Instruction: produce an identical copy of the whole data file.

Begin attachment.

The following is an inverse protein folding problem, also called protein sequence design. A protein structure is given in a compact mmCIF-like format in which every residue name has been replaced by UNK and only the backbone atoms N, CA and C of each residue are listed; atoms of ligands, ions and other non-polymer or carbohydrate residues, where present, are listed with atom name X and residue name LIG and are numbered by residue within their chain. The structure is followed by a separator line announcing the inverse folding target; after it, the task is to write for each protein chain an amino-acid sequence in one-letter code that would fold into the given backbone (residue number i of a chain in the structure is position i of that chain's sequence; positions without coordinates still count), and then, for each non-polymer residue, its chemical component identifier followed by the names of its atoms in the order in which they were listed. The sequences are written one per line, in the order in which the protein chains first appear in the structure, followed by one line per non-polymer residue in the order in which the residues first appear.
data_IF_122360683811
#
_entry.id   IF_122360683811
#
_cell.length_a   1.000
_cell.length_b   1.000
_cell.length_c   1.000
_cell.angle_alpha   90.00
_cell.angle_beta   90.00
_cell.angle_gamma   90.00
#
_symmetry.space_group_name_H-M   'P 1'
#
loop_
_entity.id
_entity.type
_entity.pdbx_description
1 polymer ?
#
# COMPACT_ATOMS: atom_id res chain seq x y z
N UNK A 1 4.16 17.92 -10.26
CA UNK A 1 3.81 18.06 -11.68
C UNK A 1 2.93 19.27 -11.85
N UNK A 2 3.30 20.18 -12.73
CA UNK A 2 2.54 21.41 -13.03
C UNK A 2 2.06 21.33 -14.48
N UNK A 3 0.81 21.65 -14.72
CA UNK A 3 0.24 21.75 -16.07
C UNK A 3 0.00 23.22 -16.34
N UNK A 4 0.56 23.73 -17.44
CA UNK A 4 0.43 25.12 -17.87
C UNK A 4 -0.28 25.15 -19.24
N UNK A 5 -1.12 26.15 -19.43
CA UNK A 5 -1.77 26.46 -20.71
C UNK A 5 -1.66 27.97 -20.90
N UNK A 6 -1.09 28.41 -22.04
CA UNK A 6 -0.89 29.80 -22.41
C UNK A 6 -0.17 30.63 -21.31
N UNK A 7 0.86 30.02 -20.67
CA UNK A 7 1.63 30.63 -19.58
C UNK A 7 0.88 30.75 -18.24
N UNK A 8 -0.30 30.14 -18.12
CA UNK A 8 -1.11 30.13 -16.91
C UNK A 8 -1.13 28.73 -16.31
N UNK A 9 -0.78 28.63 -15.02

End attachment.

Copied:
The following is an inverse protein folding problem, also called protein sequence design. A protein structure is given in a compact mmCIF-like format in which every residue name has been replaced by UNK and only the backbone atoms N, CA and C of each residue are listed; atoms of ligands, ions and other non-polymer or carbohydrate residues, where present, are listed with atom name X and residue name LIG and are numbered by residue within their chain. The structure is followed by a separator line announcing the inverse folding target; after it, the task is to write for each protein chain an amino-acid sequence in one-letter code that would fold into the given backbone (residue number i of a chain in the structure is position i of that chain's sequence; positions without coordinates still count), and then, for each non-polymer residue, its chemical component identifier followed by the names of its atoms in the order in which they were listed. The sequences are written one per line, in the order in which the protein chains first appear in the structure, followed by one line per non-polymer residue in the order in which the residues first appear.
data_IF_122360683811
#
_entry.id   IF_122360683811
#
_cell.length_a   1.000
_cell.length_b   1.000
_cell.length_c   1.000
_cell.angle_alpha   90.00
_cell.angle_beta   90.00
_cell.angle_gamma   90.00
#
_symmetry.space_group_name_H-M   'P 1'
#
loop_
_entity.id
_entity.type
_entity.pdbx_description
1 polymer ?
#
# COMPACT_ATOMS: atom_id res chain seq x y z
N UNK A 1 4.16 17.92 -10.26
CA UNK A 1 3.81 18.06 -11.68
C UNK A 1 2.93 19.27 -11.85
N UNK A 2 3.30 20.18 -12.73
CA UNK A 2 2.54 21.41 -13.03
C UNK A 2 2.06 21.33 -14.48
N UNK A 3 0.81 21.65 -14.72
CA UNK A 3 0.24 21.75 -16.07
C UNK A 3 0.00 23.22 -16.34
N UNK A 4 0.56 23.73 -17.44
CA UNK A 4 0.43 25.12 -17.87
C UNK A 4 -0.28 25.15 -19.24
N UNK A 5 -1.12 26.15 -19.43
CA UNK A 5 -1.77 26.46 -20.71
C UNK A 5 -1.66 27.97 -20.90
N UNK A 6 -1.09 28.41 -22.04
CA UNK A 6 -0.89 29.80 -22.41
C UNK A 6 -0.17 30.63 -21.31
N UNK A 7 0.86 30.02 -20.67
CA UNK A 7 1.63 30.63 -19.58
C UNK A 7 0.88 30.75 -18.24
N UNK A 8 -0.30 30.14 -18.12
CA UNK A 8 -1.11 30.13 -16.91
C UNK A 8 -1.13 28.73 -16.31
N UNK A 9 -0.78 28.63 -15.02